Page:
Courtesy of The Tampa Tribune
December 26, 2009
SAN ANTONIO - Just weeks before Tampa Bay Golf & Country Club is slated to be sold, a group of homeowners has sued the developer-controlled homeowners' association over its decision to hike fees by 73 percent.
Neighborhood activist Domenic Gualtieri and three other plaintiffs delivered a cease and desist letter to the association board during its November meeting. Gualtieri contends that homeowners should not be forced to pay fees to support the community clubhouse and other amenities, which are privately owned, because the association has no contract with the clubhouse owner.
The association is controlled by TOUSA, the developer currently in bankruptcy. Joan Hedlund, the only homeowner ever appointed to the board, voted against the fee increase and resigned on Dec. 1. The bulk of those fees, $3.16 million, goes to pay for the country club, which is still operated by the original developer, the Falcone Group.
The Falcone Group raised its assessment by more than $1 million this year after the homeowners refused to buy the struggling golf course and country club. The association board raised each homeowner's amenity fee by $720 a year without explanation.
"That was the last straw," Gualtieri said. "Most of our residents are over 65. We don't have jobs – we have Social Security."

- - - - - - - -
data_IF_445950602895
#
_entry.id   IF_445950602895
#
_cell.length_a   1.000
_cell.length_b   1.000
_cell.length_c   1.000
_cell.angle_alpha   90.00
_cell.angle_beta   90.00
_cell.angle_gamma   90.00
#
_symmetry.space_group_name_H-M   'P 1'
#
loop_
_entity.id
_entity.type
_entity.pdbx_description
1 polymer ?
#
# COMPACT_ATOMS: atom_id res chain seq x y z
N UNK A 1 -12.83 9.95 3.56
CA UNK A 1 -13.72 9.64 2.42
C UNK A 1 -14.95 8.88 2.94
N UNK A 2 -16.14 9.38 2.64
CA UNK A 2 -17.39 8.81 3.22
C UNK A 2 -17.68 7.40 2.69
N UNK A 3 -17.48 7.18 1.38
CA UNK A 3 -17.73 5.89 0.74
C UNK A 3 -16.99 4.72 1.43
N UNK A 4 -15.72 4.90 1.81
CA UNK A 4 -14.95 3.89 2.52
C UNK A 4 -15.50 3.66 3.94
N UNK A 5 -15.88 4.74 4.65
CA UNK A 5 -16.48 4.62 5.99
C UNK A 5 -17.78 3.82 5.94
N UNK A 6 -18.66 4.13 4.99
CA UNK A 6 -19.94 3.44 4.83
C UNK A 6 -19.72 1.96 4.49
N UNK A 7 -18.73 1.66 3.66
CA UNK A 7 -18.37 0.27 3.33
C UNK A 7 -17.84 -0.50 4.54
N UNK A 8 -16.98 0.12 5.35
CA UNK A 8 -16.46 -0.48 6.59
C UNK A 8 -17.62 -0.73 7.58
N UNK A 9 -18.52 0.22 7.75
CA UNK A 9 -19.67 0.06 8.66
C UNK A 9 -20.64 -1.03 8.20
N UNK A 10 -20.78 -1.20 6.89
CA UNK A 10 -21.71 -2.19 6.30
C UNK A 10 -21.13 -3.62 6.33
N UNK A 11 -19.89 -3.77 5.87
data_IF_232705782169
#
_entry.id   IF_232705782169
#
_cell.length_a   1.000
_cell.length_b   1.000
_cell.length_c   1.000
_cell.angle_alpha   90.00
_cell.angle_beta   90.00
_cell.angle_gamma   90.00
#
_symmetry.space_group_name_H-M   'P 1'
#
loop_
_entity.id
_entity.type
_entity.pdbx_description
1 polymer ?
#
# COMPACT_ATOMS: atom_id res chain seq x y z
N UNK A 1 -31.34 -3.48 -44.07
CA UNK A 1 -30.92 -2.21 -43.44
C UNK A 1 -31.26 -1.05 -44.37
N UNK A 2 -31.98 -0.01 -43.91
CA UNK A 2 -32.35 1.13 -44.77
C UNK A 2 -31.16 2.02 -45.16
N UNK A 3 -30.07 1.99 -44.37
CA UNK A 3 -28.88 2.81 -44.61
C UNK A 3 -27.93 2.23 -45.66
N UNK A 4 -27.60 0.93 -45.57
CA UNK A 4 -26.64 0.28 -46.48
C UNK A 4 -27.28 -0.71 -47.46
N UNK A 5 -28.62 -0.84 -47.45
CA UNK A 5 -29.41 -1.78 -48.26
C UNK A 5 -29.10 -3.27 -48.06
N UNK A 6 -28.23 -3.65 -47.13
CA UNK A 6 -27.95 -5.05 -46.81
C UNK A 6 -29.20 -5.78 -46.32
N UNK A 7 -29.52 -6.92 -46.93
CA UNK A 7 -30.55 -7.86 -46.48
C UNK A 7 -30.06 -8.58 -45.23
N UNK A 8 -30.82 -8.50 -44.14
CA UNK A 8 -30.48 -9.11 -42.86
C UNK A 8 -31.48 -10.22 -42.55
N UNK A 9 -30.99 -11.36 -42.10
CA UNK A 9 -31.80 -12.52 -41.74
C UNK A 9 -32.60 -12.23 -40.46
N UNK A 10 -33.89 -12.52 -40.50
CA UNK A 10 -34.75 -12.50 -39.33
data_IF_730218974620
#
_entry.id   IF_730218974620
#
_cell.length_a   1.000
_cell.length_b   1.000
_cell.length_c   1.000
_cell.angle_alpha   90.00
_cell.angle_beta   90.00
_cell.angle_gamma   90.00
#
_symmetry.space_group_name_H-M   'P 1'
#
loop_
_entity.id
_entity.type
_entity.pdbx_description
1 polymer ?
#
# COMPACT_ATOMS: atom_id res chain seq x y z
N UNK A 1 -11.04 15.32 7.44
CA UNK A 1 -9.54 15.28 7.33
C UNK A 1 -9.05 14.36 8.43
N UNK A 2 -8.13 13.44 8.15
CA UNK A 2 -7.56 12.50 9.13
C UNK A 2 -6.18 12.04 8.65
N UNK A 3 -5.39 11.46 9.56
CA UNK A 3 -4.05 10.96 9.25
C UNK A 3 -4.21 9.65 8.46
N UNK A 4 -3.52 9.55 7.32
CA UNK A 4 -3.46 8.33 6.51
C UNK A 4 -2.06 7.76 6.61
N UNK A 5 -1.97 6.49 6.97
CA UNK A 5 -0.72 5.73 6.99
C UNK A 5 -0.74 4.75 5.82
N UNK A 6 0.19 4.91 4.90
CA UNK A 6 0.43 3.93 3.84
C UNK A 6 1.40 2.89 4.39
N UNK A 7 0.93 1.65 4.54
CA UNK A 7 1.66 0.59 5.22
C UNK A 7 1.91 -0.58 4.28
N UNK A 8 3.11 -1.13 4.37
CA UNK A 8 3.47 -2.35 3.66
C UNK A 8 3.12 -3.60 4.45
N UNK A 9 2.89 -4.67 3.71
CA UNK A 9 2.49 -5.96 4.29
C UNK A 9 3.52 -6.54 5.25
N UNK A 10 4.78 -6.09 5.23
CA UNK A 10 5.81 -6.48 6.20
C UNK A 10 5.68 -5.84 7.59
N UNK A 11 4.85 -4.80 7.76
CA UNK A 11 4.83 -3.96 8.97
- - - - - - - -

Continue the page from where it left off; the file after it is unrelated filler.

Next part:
They sued Dec. 18 to get an injunction against the association that would prevent it from collecting the amenity fees until it has a signed contract with Falcone.
Plaintiff Don Mounts questions if Falcone is really using homeowner fees to subsidize the golf course and country club restaurant. "Where is the money going? $3.2 million a year seems awfully high to be paying for a clubhouse, two swimming pools and some tennis courts," Mounts said.
The Falcone Group has never opened its books to the residents, and the association board has never asked to see them or requested a justification for raising the fees.
TOUSA is expected to sell 300 undeveloped lots in retirement community, along with the rest of its Florida assets, to Starwood Land Ventures LLC on Jan. 22. Starwood bid $61.1 million for the roughly 3,500 undeveloped lots across the state.
Though residents say they support Starwood's bid – which would likely result in a new homeowners association - the plaintiffs opted to go forward with the lawsuit.
"You would think that a company of that stature would do the right thing," Mounts said, "but there's no guarantee that they'll go back and change the budget."
Association President Andy Chambers, a TOUSA executive based in Jacksonville, could not be reached for comment.
HERE TO SEE COPY OF LAWSUIT